In my earlier post I talked about Wide Band Delphi. WBD stands of its own when the requirements are clear and there are no possible hindrances. But, how often do you make software in ideal conditions? As Murphy’s Law states, if something can go wrong, it will go wrong.So it’s better to make a range estimate when compared to a point estimate. These are highly useful in cases where the requirements would become gradually clear and not initially.

Here, just like WBD, estimators whose have expertise in the particular field assemble. But unlike earlier, here they provide 3 estimates for each task.

a) Best Case

b) Worst Case

c) Most likely

But we are not done yet. The next step is to assign probability to each of these cases. Let’s say we assign

a) P(Best Case) = 0.2

b) P(Most Likely) = 0.6

c) P(Worst Case) = 0.2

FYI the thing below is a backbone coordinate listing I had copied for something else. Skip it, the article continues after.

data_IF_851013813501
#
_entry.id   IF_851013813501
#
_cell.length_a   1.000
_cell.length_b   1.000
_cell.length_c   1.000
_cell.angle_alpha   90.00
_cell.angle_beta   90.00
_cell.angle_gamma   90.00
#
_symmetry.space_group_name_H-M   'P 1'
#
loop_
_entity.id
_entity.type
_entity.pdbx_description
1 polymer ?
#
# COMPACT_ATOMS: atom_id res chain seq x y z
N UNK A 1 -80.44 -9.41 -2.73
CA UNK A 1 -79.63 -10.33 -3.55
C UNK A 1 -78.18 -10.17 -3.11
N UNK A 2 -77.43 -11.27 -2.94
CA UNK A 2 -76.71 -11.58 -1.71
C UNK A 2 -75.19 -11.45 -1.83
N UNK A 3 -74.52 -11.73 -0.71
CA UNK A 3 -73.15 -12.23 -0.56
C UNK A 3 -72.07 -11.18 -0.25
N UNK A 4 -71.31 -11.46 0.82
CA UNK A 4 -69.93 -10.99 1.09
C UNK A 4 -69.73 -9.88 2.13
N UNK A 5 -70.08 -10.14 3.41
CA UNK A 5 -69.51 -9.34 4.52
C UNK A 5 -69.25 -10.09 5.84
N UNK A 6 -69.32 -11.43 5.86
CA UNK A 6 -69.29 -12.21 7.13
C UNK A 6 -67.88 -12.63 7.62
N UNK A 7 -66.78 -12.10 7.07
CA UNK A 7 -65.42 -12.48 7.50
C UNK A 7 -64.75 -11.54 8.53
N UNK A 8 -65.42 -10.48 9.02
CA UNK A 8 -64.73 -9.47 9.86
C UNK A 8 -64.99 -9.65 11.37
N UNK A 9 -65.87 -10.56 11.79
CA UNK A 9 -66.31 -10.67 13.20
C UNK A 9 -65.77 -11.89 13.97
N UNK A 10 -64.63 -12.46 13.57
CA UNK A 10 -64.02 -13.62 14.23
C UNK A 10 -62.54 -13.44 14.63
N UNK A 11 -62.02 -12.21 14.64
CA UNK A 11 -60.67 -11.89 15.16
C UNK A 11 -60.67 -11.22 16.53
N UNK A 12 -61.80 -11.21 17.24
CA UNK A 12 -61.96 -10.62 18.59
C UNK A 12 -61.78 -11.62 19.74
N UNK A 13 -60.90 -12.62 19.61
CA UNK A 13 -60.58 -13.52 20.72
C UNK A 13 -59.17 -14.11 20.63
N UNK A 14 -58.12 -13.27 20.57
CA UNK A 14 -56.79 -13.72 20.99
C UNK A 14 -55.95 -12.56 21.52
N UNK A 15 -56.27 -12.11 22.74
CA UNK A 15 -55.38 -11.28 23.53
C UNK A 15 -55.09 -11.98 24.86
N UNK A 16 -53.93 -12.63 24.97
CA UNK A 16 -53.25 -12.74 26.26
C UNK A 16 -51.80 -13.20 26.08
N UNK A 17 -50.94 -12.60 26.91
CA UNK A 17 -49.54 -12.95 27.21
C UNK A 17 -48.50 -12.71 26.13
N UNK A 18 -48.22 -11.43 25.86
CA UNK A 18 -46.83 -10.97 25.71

Next step would obviously be calculate the estimated value and of course the Standard deviation as we are mentioning the range.

Expected Value = μ = Sum ( x ) * P ( x)

Standard Deviation = σ = Worst Case * P (Worst Case ) – Best Case * P( Best Case)

You would do this for each of the estimators and take their average to find the cumulative Expected Value and Standard Deviation. We now proceed to calculate (μ-3 σ) and (μ+3 σ) values, which would in-effect, give us a better estimate than the usual WBD method.

We could also calculate (μ-6 σ) and (μ+6 σ) values or (μ-1 σ) and (μ+1 σ) values depending on whether want 68% CI or 95 CI or 99% CI. Now doesn’t this sounds more analytical than the default Wide Band Delphi method ??

Manoj ++, making of a Global Citizen…!

1 year ago